Finally the day had arrived my first cup final watching my beloved Partick Thistle, I had waited all 41 years of my life for this day and finally it was here. I woke up with all the excitement and anticipation of a kid at Xmas. All my plans were in place what train I was going on, what time I was meeting the boys, what time the bus was leaving and the plans made for what to do when we got back after the final.
So as I set off for Falkirk High railway station, I was feeling pretty good about life and whilst there were a few butterflies I had that mixture of optimism, excitement about what the day had in store. By 7pm I had none of that!
Having made my way down to Glasgow I met the boys in the Woodside pub which is our usual haunt before and after home games. The buses were leaving from there at 2.30pm so we had a bit of time to enjoy the atmosphere and build up to the game with a couple of small libations.
All Jags fans were in good heart and voice, between the jukebox and the Thistle songs.
Two 75-seater buses set off for the big day. Banter flying about on the bus and every now and then having a sing-song.(Those of you who are regular attendees at cup-finals know what I’m talking about). Having arrived at the ground about 40 minutes before the game was due to kick-off we slowly made our way towards the stadium and inside to find where we were sitting.
As the crowds made their way into the stadium the sense of anticipation and excitement rose as did the singing from all the Jags fans. Everybody just wanted the game to start now.
Both teams came out to rapturous applause and cheering from their respective sets of fans and then it was kick-off. The noise rose and the singing grew louder as Forever and Ever, Mary Fae Maryhill and all the favourites were sung by us all like never before.
The game itself? Truly awful 90 minutes. Queens had the better chances in that period and Thistle?
We just didn’t turn up. We looked a tired and jaded team after about half an hour of the game. No slick, quick passing, lack of movement and players slipping all over the place, launching aimless high balls. Not the Thistle we had been watching all season.
Still it was 0-0 and onto extra time. This was not something we wanted given the magnitude of the game we have on Wednesday night but we were still in it. Queens then took the lead which overall they deserved, they were the better team all game, it was only when Ross Forbes came on for the injured Stuart Bannigan that Thistle started to look threatening.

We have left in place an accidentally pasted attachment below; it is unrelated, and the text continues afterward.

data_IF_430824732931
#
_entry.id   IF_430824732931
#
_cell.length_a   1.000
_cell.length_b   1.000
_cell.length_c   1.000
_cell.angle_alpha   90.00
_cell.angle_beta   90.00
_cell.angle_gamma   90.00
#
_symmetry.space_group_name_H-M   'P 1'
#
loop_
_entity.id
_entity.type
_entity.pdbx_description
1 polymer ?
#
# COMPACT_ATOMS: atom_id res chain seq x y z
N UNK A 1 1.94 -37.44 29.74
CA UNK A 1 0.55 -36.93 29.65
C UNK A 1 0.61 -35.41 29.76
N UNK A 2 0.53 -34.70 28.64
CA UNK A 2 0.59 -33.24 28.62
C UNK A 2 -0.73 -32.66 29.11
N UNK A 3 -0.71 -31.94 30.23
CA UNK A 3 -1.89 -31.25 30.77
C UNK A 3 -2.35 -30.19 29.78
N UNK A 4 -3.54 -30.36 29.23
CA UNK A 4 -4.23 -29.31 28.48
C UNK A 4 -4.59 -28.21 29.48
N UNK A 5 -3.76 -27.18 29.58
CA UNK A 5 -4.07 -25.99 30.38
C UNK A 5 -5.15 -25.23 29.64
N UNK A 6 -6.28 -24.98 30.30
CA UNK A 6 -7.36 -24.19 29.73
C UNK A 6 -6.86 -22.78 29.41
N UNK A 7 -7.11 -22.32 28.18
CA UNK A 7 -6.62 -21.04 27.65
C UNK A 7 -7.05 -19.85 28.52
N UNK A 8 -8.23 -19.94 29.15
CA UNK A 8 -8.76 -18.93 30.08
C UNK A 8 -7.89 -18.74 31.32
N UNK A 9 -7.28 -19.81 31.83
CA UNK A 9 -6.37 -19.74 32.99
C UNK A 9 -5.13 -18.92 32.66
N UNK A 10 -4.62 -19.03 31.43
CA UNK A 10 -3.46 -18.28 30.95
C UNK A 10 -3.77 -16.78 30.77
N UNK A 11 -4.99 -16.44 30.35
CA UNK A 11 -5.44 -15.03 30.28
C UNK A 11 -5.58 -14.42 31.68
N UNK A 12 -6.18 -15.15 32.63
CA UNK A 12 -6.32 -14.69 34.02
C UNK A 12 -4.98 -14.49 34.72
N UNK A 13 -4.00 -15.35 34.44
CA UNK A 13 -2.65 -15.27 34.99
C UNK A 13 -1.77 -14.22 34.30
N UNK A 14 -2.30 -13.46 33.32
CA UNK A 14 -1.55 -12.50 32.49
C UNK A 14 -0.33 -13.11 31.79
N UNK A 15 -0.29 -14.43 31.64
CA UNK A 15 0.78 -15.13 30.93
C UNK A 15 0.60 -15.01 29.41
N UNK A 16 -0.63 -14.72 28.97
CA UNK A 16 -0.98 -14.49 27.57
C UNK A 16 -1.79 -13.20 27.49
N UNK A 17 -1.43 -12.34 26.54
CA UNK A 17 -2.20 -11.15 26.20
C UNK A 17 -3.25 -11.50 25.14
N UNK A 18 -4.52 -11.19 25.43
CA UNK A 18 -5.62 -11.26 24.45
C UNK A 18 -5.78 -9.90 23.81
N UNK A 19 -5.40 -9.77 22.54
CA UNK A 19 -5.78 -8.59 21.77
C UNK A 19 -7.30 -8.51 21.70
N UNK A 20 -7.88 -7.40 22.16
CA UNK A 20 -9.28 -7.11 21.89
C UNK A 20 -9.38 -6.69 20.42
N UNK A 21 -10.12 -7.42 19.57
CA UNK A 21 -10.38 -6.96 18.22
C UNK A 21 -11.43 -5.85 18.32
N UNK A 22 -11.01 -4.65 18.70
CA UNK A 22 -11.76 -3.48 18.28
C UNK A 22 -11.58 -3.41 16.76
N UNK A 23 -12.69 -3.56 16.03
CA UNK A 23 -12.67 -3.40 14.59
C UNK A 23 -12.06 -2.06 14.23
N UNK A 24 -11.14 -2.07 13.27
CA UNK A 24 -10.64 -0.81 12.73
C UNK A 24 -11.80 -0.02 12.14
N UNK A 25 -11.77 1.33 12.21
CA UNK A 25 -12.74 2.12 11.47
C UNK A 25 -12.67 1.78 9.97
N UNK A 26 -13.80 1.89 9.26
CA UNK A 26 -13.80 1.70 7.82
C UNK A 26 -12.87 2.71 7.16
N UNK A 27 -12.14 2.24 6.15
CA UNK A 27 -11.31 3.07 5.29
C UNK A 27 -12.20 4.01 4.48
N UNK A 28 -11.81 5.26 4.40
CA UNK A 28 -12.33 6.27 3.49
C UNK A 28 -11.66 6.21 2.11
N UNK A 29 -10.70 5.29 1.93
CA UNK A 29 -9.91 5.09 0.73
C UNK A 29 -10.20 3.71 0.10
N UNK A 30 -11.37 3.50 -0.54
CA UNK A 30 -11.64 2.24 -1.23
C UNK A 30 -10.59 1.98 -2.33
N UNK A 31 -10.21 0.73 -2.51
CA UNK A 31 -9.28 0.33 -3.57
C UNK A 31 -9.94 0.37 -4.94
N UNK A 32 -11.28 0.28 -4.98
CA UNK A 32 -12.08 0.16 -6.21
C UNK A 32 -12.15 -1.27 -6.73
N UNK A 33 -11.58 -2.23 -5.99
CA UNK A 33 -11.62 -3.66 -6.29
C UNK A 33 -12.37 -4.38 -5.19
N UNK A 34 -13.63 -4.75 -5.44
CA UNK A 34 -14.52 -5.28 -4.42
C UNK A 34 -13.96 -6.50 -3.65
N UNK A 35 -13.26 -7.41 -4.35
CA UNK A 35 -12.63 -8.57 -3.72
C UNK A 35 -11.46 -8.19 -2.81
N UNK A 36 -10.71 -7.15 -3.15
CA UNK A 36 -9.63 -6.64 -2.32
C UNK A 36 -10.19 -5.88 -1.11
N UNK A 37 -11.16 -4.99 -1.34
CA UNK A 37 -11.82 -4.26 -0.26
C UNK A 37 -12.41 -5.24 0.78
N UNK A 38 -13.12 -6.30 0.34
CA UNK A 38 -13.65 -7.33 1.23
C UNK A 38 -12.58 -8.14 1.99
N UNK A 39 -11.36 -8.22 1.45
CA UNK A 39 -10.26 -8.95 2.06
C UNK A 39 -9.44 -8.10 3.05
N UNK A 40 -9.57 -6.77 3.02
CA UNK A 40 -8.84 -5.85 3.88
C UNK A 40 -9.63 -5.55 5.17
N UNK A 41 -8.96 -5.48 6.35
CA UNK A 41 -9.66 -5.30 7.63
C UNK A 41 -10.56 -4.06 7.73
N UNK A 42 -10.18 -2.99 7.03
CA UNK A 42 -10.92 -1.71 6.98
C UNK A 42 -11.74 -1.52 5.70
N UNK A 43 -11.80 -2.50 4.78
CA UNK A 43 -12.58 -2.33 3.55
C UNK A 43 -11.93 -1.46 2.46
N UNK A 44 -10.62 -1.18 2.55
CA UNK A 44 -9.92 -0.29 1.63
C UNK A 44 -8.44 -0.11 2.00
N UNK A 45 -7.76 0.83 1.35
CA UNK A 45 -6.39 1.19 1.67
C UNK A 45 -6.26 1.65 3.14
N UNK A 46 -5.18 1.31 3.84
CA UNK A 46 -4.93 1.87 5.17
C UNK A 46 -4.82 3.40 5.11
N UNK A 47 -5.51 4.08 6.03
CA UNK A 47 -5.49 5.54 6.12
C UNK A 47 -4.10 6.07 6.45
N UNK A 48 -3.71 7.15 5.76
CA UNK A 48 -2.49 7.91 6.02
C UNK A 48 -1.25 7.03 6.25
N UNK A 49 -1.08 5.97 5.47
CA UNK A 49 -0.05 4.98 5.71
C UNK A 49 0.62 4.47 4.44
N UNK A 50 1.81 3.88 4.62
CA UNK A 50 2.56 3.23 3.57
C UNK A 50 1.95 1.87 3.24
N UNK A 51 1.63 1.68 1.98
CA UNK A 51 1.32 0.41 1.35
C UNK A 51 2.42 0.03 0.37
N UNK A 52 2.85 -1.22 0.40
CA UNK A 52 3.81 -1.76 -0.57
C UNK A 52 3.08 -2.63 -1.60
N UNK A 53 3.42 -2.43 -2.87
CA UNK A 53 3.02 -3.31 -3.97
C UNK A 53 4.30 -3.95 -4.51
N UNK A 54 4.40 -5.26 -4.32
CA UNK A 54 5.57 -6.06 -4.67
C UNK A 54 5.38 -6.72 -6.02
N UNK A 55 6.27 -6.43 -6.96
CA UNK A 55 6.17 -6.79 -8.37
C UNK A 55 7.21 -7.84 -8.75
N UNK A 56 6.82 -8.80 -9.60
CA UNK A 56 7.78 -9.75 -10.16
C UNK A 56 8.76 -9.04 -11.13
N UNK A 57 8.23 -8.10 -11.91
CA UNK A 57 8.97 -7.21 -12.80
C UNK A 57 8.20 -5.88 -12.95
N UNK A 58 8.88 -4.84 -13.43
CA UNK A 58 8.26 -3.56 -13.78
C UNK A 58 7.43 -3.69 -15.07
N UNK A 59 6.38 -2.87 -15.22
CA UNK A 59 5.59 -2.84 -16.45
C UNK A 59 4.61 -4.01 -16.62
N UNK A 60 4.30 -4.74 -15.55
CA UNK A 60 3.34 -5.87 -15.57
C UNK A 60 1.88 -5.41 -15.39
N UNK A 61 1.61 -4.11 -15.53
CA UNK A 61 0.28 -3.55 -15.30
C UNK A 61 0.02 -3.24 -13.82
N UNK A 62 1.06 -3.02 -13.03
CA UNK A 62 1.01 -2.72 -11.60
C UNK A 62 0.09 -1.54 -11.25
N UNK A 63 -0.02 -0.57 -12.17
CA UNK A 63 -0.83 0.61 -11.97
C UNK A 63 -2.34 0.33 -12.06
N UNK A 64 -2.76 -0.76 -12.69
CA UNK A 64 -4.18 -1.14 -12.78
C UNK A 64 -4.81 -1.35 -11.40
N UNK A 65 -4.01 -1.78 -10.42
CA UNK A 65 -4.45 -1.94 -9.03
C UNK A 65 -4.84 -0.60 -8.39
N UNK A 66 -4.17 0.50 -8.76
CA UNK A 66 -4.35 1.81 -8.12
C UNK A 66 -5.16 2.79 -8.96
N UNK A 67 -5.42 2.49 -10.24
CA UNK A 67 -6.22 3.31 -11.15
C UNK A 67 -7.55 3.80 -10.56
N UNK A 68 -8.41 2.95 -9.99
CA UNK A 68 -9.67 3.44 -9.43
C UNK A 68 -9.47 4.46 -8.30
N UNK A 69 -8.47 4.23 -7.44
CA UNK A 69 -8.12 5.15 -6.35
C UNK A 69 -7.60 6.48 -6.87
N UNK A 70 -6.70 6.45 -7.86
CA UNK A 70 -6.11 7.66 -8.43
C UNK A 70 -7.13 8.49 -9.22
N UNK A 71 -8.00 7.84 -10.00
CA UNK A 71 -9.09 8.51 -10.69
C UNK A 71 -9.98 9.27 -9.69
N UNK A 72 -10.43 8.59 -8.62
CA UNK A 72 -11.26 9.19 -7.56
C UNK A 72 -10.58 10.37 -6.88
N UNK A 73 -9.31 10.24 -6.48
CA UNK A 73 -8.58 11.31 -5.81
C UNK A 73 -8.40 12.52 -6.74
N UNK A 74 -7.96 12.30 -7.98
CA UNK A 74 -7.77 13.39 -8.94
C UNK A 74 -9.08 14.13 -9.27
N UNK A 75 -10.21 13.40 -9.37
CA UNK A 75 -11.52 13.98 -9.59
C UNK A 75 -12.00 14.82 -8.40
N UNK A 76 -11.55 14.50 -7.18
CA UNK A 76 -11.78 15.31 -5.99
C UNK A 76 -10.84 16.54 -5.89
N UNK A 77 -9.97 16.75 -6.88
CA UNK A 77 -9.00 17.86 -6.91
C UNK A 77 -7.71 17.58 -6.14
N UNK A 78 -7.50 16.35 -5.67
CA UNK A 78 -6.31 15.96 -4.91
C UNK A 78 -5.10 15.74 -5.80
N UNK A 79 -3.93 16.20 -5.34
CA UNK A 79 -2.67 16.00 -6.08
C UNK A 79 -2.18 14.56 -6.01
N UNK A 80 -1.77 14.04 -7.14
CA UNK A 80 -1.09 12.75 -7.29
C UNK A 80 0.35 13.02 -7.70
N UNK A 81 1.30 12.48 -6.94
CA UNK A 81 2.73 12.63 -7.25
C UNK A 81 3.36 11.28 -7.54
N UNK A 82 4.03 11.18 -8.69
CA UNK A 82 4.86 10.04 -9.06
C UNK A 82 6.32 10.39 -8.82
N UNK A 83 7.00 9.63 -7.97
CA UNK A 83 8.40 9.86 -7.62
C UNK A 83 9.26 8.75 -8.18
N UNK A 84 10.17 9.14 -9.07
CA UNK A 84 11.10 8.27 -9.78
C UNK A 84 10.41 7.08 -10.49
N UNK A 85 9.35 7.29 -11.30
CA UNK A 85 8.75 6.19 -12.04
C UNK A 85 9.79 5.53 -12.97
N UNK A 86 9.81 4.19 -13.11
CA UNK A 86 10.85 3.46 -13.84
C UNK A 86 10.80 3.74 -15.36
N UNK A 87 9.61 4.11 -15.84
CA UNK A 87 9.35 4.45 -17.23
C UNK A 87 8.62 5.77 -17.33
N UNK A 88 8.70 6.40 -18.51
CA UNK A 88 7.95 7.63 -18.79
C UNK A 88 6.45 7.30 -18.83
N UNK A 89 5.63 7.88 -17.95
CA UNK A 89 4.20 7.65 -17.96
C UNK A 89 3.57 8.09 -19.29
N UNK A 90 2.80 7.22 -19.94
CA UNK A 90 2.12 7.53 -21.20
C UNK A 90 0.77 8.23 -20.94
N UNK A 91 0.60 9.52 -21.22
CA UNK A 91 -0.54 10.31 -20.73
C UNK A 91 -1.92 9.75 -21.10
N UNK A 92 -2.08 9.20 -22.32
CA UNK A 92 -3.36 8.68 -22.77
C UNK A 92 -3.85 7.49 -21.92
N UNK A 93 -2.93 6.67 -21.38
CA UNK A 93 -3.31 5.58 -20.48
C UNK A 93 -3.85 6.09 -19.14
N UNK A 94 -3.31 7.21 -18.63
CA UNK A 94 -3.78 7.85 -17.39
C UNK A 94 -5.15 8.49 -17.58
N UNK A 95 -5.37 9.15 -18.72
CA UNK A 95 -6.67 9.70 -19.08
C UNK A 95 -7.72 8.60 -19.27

Rosco is a player that divides opinion among the fans. Some say too slow and can’t tackle. I’m one of the ones who thinks that we are a better team with him in it, as he can pick a pass that nobody else can see and his left peg is a wand. A couple of decent moves and efforts finally exerting some pressure had us gasping for breath as we got closer to an equalizer.
Then we got a penalty. Aaron Muirhead hadn’t missed all season, this was it, all us Jags fans behind the goal had the best view. I looked up to the sky saying to myself “come on dad help us out here” – my dad was the reason I am Thistle daft. We held our breaths Aaron hit his shot but the keeper made a decent save.
That was it, our chance had gone, or so we thought. After the penalty there was a melee in which Aaron Muirhead was rightly sent off and perhaps the Queen of the South captain should take a long hard look at himself as well and consider himself lucky not to have been given a second yellow for his behaviour before Muirhead took his own retribution.
Anyway with the last kick of the ball a right footed cross to the back post, there was Dools to send us wild. We went crazy I remember turning to Bryan and saying maybe it is our day!
Wrong! Two good saves from both keepers in the shoot-out, some terrific penalty taking and some shocking antics from Lee Robinson, meant our best player on the day Conrad Balatoni had to score. I couldn’t look, but the searing pain that went deep into my heart when I heard the Queens fans will be with me a long time.
So that was it our dreams were over for another year. The Fans came, the fans saw, but the team didn’t conquer. We were rank rotten apart from the last 12 minutes of the second half of extra time. Back to the bus to go home whilst the Queens fans and players celebrated, which overall they deserved to do. They were the better team and had done their homework on us.
It was a sombre bus back to the pub in Glasgow, all in agreement that certain players had just not appeared and that they deserved it more. So this is what it feels to lose a Cup Final?
I can tell you its not a nice experience. By the time we had got back to Glasgow thoughts were turning to Wednesday night and the game against Morton.
Some saying if we play like yesterday we will get hammered, others saying we cant possibly play as badly again. As for myself, as we got nearer Glasgow I was a little quieter thinking, how lucky were those fans in 1971, who didn’t have this feeling of emptiness that I had.
Its amazing what a few beers and a few stories can do though, whilst none of us had forgotten the result earlier, I don’t think it was mentioned again after about 9pm. Thoughts were elsewhere, old stories of away days, tartan army trips and the league.
I left the boys to head back home on the last train from Queen Street to Falkirk. I walked it from Maryhill Road through the streets of Glasgow to the station. It was deathly quiet it was almost as if the city could feel my pain and disappointment and was giving reverence to it.
So that was my first Cup Final experience, not a pleasant one from a result point of view, but a great day out for the club and us long-suffering fans. At least we still have the league to go for now and that will ensure players are fully focused as us fans are.
Would I go through it all again? You bet your life I would! Just a different result for my team please!